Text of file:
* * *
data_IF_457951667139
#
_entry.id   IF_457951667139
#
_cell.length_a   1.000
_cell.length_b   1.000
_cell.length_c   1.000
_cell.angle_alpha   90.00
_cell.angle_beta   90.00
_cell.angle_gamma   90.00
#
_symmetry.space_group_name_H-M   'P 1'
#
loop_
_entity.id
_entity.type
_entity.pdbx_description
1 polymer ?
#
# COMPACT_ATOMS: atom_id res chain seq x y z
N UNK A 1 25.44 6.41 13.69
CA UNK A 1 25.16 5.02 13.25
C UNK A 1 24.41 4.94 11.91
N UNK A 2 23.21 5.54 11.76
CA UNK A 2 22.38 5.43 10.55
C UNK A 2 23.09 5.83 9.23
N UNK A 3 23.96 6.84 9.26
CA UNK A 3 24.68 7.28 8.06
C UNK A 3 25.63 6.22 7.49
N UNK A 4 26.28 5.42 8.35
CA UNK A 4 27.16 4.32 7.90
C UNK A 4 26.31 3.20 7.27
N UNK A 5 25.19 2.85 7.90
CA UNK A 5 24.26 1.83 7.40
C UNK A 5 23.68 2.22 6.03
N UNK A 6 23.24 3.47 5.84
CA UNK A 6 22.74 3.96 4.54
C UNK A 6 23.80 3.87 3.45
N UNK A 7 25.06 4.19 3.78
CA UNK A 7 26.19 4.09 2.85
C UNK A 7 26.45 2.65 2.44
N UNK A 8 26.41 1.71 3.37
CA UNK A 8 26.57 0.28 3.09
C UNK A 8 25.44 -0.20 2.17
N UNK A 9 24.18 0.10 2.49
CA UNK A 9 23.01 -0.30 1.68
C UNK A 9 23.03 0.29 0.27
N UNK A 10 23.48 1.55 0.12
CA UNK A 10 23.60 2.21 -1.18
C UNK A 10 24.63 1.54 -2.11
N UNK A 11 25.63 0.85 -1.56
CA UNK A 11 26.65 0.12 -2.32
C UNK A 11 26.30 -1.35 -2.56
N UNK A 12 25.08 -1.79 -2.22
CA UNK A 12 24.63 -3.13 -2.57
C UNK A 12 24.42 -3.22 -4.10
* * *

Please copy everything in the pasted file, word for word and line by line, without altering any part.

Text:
data_IF_457951667139
#
_entry.id   IF_457951667139
#
_cell.length_a   1.000
_cell.length_b   1.000
_cell.length_c   1.000
_cell.angle_alpha   90.00
_cell.angle_beta   90.00
_cell.angle_gamma   90.00
#
_symmetry.space_group_name_H-M   'P 1'
#
loop_
_entity.id
_entity.type
_entity.pdbx_description
1 polymer ?
#
# COMPACT_ATOMS: atom_id res chain seq x y z
N UNK A 1 25.44 6.41 13.69
CA UNK A 1 25.16 5.02 13.25
C UNK A 1 24.41 4.94 11.91
N UNK A 2 23.21 5.54 11.76
CA UNK A 2 22.38 5.43 10.55
C UNK A 2 23.09 5.83 9.23
N UNK A 3 23.96 6.84 9.26
CA UNK A 3 24.68 7.28 8.06
C UNK A 3 25.63 6.22 7.49
N UNK A 4 26.28 5.42 8.35
CA UNK A 4 27.16 4.32 7.90
C UNK A 4 26.31 3.20 7.27
N UNK A 5 25.19 2.85 7.90
CA UNK A 5 24.26 1.83 7.40
C UNK A 5 23.68 2.22 6.03
N UNK A 6 23.24 3.47 5.84
CA UNK A 6 22.74 3.96 4.54
C UNK A 6 23.80 3.87 3.45
N UNK A 7 25.06 4.19 3.78
CA UNK A 7 26.19 4.09 2.85
C UNK A 7 26.45 2.65 2.44
N UNK A 8 26.41 1.71 3.37
CA UNK A 8 26.57 0.28 3.09
C UNK A 8 25.44 -0.20 2.17
N UNK A 9 24.18 0.10 2.49
CA UNK A 9 23.01 -0.30 1.68
C UNK A 9 23.03 0.29 0.27
N UNK A 10 23.48 1.55 0.12
CA UNK A 10 23.60 2.21 -1.18
C UNK A 10 24.63 1.54 -2.11
N UNK A 11 25.63 0.85 -1.56
CA UNK A 11 26.65 0.12 -2.32
C UNK A 11 26.30 -1.35 -2.56
N UNK A 12 25.08 -1.79 -2.22
CA UNK A 12 24.63 -3.13 -2.57
C UNK A 12 24.42 -3.22 -4.10